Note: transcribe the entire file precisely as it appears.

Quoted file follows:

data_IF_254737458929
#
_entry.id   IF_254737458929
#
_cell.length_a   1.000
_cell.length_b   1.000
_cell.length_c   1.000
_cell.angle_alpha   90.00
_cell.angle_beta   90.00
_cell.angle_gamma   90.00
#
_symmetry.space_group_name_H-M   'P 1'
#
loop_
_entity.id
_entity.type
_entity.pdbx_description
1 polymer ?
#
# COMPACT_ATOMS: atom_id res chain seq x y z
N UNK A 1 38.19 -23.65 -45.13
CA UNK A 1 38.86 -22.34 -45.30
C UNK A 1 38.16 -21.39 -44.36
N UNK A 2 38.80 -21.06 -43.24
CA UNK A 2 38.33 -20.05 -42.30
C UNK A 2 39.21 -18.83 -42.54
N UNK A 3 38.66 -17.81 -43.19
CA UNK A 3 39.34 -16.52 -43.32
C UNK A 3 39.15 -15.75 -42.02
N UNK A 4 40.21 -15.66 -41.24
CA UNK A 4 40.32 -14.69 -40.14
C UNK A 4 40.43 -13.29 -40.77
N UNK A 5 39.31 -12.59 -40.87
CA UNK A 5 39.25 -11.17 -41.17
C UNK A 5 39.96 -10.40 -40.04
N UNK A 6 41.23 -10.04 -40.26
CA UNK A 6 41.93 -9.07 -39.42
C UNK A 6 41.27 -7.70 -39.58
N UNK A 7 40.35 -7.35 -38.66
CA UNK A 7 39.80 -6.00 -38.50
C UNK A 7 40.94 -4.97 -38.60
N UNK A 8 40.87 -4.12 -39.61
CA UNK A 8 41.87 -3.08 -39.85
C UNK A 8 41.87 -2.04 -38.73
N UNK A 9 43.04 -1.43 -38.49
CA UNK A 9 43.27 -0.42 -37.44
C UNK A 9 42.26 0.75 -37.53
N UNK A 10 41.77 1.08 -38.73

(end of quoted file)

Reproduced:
data_IF_254737458929
#
_entry.id   IF_254737458929
#
_cell.length_a   1.000
_cell.length_b   1.000
_cell.length_c   1.000
_cell.angle_alpha   90.00
_cell.angle_beta   90.00
_cell.angle_gamma   90.00
#
_symmetry.space_group_name_H-M   'P 1'
#
loop_
_entity.id
_entity.type
_entity.pdbx_description
1 polymer ?
#
# COMPACT_ATOMS: atom_id res chain seq x y z
N UNK A 1 38.19 -23.65 -45.13
CA UNK A 1 38.86 -22.34 -45.30
C UNK A 1 38.16 -21.39 -44.36
N UNK A 2 38.80 -21.06 -43.24
CA UNK A 2 38.33 -20.05 -42.30
C UNK A 2 39.21 -18.83 -42.54
N UNK A 3 38.66 -17.81 -43.19
CA UNK A 3 39.34 -16.52 -43.32
C UNK A 3 39.15 -15.75 -42.02
N UNK A 4 40.21 -15.66 -41.24
CA UNK A 4 40.32 -14.69 -40.14
C UNK A 4 40.43 -13.29 -40.77
N UNK A 5 39.31 -12.59 -40.87
CA UNK A 5 39.25 -11.17 -41.17
C UNK A 5 39.96 -10.40 -40.04
N UNK A 6 41.23 -10.04 -40.26
CA UNK A 6 41.93 -9.07 -39.42
C UNK A 6 41.27 -7.70 -39.58
N UNK A 7 40.35 -7.35 -38.66
CA UNK A 7 39.80 -6.00 -38.50
C UNK A 7 40.94 -4.97 -38.60
N UNK A 8 40.87 -4.12 -39.61
CA UNK A 8 41.87 -3.08 -39.85
C UNK A 8 41.87 -2.04 -38.73
N UNK A 9 43.04 -1.43 -38.49
CA UNK A 9 43.27 -0.42 -37.44
C UNK A 9 42.26 0.75 -37.53
N UNK A 10 41.77 1.08 -38.73